These 10 awe-inspiring views include famous sights all over Australia that are well worth a road trip! Which is your favourite?
What really needs to be said about one of the most visited natural sites in Tasmania? Cradle Mountain is breath-taking in every sense of the word. The peak rises above the deep sapphire of Dove Lake and gives way to the awe-inspiring views of rugged alpine wilderness from its craggy summit. Prepare for a 6 hour trek from Dove Lake or a short but challenging diversion from the incredible Overland Track. The climb to the summit is worth every gasped breath and aching muscle. Towering granite buttes, tranquil mountain lakes, jagged ravines, wild valleys and sprawling button-grass moorlands paint some incredible remote scenery.
The Arkaroola Wilderness Sanctuary, in the Northern Flinders Range of South Australia, is a harsh and wild arid wonderland. As far as views go, the summit of the Acacia Trail is hard to beat. The awe-inspiring views have the power to make you feel small and isolated, perched atop the ancient granite landscape. Great rings of sharp hills bind rocky chasms, deep gorges, gnarled mountains and unspoilt arid wilderness.
The Red Centre has a lot of incredible and truly iconic sights, with Uluru and Kings Canyon likely topping the list. The Valley of the Winds walk is something truly special. Just a stone’s-throw from Uluru, the field of titanic red boulders is known as Kata Tjuta, and formerly the Olgas. The 7km walk climbs between towering red cliffs stained with great black streaks and honeycombed with caverns and erosion. A lookout is wedged between two of the monolithic mounds. In the valley beyond lies a sight that well and truly encapsulates the ancient beauty of the Australian outback.
Kosciuszko National Park is simply tremendous. Not to mention utterly huge, and just about every corner of this alpine wilderness is crammed with beautiful scenery. The park is broken into seven distinct areas, all offering something a little different. You could lose yourself in Kosciuszko for weeks on end. Mountain hiking, spectacular caves, rugged gorges, wild rivers and some of the absolute best camping in the country.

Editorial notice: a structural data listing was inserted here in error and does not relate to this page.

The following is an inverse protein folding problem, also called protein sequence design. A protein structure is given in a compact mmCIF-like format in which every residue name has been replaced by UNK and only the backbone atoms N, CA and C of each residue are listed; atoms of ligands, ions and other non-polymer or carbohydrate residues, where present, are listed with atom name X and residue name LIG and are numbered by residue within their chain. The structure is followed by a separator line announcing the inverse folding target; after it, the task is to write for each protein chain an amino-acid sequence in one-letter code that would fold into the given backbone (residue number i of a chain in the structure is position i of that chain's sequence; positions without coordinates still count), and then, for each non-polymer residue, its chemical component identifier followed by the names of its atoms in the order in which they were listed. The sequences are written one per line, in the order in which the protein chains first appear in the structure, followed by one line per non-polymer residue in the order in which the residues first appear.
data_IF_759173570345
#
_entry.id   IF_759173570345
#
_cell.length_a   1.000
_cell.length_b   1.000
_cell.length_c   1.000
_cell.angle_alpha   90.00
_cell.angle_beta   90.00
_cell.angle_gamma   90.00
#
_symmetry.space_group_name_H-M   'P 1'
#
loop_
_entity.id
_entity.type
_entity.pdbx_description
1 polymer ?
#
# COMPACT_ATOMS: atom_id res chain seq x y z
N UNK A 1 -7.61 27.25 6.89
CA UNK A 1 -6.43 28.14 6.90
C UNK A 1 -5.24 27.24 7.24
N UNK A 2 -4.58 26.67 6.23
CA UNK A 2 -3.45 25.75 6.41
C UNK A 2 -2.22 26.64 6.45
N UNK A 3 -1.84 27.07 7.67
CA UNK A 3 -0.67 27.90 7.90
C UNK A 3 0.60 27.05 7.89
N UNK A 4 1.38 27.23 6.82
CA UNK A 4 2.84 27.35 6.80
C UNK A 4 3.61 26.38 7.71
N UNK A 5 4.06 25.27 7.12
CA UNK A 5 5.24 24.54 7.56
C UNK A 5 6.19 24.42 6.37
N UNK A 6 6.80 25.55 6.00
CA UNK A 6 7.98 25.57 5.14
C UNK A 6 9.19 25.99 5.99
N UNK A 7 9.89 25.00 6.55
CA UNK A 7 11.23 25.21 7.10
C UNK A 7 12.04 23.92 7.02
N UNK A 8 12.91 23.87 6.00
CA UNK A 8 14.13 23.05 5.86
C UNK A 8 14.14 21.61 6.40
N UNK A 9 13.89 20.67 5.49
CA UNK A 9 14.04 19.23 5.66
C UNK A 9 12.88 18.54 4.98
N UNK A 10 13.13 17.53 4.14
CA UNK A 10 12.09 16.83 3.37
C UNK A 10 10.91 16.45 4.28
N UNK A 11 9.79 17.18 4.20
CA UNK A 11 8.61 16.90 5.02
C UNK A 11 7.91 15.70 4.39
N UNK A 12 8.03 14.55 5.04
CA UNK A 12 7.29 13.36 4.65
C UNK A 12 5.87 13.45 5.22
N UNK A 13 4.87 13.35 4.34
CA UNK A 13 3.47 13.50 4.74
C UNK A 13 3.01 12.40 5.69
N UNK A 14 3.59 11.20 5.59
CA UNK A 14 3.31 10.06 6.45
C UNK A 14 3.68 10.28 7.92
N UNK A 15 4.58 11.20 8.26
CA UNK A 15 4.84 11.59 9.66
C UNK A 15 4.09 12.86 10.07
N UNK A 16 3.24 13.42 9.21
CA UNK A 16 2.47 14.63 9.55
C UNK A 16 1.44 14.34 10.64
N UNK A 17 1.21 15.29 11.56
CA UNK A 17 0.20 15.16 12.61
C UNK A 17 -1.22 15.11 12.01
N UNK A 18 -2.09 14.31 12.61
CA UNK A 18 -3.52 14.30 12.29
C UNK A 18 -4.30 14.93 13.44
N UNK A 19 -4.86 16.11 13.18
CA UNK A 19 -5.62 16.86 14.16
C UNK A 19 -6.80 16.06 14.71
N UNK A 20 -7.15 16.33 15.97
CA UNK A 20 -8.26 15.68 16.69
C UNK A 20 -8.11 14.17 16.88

Above the white sands, turquoise waters and coral gardens of Ningaloo Reef in Western Australia lies the rugged limestone canyonlands of Cape Range National Park. Often missed by many visitors, these arid ranges are the heavily weathered and eroded remnants of an ancient seabed. Now, the sheer valleys and incredible rock formations rise in an ancient strata of orange and rusty Outback red.
Tucked between the pink granite mountains of a little peninsula on Tasmania’s East Coast, Wineglass Bay is a truly iconic Australian image. The entire peninsula of Freycinet National Park is nothing short of extraordinary. Azure bays, rocky coves, white sands and forest-clad peaks. The vast majority of visitors will take in the sight of the bay from the easily-reached saddle lookout. However, the view from the top of Mount Amos is impossible to beat. Be warned though, the ascent is far from easy, with the steep and strenuous track often approaching the near-vertical.
At 268m, Wallaman Falls holds the distinction of being Australia’s highest single-drop waterfall. With such an impressive achievement comes equally impressive awe-inspiring views. Falling from within the dense rainforest of Girringun National Park, the area is part of the Wet Tropics World Heritage Area. The falls make for a pretty incredible sight if you catch them on the right day. A wreath of spray, a vague rainbow and the stunning wall of weathered stone as a backdrop.
The entirety of the West MacDonnell Range in the heart of the Northern Territory is nothing short of incredible. A favourite spot with awe-inspiring views is Ormiston Pound. From just about any point on the 9km loop track that clambers across the pound, the views are breath-taking. Jagged ridges and distant hills enclose the tremendous valley. Cliffs run down into a sprawling sea of spinifex, dry riverbeds and rocky outcrops.
From the iconic Three Sisters to the hidden labyrinths of ancient canyons, Blue Mountains National Park does nothing in half-measures. It’s a land of sandstone plateaus, wild valleys, dense eucalypt forest, hidden waterfalls and some truly special places. With more walking tracks to explore than you could shake a stick at, there are more incredible vistas to be found here than just those on the well-beaten tourist routes.
Last but not least, the Stirling Range National Park is tucked away in the south-west of Western Australia. Climb to the top of any of the six hikeable peaks in this lush little range of gnarled mountains. You’ll catch some of the best views in the southwest. This region is one of the top 35 areas for biodiversity in the world. The sheer cliff faces and rocky crags of the higher ranges are surrounded by a vibrant diversity of lush forest, dry woodland, stunning wildflowers and some beautifully unique flora.
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